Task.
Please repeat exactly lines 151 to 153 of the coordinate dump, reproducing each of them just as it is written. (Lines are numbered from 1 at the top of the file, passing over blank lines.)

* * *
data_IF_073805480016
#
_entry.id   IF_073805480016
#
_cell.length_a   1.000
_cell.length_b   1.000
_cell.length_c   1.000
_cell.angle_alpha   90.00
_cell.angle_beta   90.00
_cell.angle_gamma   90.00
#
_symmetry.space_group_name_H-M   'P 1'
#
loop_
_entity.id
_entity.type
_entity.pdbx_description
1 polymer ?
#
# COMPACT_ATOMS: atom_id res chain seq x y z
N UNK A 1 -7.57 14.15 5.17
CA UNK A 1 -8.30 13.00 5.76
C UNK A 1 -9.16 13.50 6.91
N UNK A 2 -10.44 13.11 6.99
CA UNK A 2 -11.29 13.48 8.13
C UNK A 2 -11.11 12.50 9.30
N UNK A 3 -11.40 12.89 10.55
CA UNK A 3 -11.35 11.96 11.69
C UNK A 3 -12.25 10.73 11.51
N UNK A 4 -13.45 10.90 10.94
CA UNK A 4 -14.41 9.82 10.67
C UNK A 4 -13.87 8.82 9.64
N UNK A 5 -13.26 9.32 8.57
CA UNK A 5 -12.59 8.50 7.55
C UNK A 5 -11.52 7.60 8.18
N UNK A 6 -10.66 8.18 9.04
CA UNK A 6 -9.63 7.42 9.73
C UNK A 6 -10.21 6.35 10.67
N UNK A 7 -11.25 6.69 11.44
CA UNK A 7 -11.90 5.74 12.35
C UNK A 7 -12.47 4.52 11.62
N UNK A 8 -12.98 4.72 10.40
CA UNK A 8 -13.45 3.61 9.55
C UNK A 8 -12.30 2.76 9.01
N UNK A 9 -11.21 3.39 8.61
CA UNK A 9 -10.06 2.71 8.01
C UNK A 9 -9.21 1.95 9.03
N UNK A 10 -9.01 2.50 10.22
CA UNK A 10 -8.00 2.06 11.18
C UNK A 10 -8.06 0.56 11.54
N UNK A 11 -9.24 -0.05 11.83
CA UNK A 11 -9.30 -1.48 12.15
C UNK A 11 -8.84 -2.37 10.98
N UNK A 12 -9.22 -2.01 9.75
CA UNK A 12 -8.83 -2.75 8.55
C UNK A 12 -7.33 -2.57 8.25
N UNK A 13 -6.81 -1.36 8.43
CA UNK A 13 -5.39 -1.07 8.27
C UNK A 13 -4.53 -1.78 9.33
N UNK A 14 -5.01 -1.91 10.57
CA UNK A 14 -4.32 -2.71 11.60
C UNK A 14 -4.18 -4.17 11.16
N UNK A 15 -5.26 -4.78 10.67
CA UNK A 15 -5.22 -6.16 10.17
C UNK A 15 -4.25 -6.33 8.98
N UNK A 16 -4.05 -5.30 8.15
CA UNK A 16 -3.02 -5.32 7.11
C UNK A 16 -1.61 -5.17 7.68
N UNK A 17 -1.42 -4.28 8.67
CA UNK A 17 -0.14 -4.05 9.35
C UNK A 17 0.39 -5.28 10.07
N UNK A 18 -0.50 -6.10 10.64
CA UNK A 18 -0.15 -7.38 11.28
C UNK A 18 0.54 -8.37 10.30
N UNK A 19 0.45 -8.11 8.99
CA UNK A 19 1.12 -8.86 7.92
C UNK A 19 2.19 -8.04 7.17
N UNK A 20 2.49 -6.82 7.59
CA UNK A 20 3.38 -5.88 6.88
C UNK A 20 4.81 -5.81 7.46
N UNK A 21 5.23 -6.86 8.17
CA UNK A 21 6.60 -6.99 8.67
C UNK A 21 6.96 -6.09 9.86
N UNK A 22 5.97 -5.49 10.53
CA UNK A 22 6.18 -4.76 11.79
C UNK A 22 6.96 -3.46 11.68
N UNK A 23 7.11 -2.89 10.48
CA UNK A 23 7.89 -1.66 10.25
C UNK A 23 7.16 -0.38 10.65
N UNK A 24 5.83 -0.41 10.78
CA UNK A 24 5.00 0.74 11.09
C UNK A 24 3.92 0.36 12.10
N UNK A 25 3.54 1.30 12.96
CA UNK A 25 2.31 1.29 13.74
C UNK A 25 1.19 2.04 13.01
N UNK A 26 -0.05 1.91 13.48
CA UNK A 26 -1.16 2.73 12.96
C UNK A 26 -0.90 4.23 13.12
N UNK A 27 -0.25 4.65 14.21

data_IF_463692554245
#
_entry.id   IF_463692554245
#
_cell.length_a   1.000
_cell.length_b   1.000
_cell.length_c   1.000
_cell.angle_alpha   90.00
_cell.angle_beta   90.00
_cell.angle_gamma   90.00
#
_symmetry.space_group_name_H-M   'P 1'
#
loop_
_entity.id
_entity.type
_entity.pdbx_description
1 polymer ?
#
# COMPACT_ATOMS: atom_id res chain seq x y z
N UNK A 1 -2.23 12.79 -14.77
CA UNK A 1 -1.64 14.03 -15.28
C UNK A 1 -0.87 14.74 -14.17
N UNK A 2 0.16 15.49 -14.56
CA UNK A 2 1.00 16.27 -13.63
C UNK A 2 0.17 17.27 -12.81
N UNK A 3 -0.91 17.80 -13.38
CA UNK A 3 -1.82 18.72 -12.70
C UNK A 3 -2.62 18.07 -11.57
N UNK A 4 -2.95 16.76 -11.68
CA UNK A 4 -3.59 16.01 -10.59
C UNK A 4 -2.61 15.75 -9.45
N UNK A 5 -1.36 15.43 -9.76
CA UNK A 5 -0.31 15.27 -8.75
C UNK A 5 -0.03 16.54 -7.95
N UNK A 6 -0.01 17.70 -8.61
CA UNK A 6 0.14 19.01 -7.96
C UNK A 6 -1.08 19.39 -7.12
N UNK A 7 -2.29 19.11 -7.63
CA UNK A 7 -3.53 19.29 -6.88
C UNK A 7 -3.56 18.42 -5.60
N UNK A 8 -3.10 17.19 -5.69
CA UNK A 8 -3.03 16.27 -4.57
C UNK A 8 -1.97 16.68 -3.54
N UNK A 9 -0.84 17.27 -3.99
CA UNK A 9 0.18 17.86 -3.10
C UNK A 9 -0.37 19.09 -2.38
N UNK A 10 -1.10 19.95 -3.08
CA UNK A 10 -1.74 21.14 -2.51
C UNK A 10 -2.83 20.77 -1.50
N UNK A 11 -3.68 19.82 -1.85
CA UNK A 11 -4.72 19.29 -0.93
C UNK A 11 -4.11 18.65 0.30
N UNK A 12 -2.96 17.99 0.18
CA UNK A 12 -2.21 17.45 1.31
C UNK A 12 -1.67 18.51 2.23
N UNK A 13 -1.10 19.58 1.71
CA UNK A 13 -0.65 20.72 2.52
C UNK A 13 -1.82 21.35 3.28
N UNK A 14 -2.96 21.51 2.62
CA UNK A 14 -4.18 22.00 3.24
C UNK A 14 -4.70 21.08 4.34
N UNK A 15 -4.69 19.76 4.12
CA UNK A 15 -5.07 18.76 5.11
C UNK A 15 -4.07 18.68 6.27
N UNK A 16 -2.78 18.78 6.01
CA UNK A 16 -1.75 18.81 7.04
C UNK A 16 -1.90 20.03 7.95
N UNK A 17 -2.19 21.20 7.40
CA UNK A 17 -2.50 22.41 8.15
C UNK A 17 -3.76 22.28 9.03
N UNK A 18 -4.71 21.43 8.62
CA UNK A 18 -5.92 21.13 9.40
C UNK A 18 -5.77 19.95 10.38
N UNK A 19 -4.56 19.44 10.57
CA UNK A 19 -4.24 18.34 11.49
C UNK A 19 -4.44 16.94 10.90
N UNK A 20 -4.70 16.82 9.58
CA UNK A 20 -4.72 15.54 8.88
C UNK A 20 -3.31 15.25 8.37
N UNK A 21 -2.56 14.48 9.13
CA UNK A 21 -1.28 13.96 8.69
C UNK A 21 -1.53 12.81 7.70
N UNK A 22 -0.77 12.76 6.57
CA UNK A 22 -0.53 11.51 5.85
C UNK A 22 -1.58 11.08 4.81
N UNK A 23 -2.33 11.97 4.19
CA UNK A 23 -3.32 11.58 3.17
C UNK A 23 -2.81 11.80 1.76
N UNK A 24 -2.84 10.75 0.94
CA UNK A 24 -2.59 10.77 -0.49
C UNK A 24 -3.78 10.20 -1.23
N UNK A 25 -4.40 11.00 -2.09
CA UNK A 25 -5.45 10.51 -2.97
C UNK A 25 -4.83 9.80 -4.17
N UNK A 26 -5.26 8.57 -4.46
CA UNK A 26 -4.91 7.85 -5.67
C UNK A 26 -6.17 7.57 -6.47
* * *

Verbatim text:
CA UNK A 11 -4.72 19.29 -0.93
C UNK A 11 -4.11 18.65 0.30
N UNK A 12 -2.96 17.99 0.18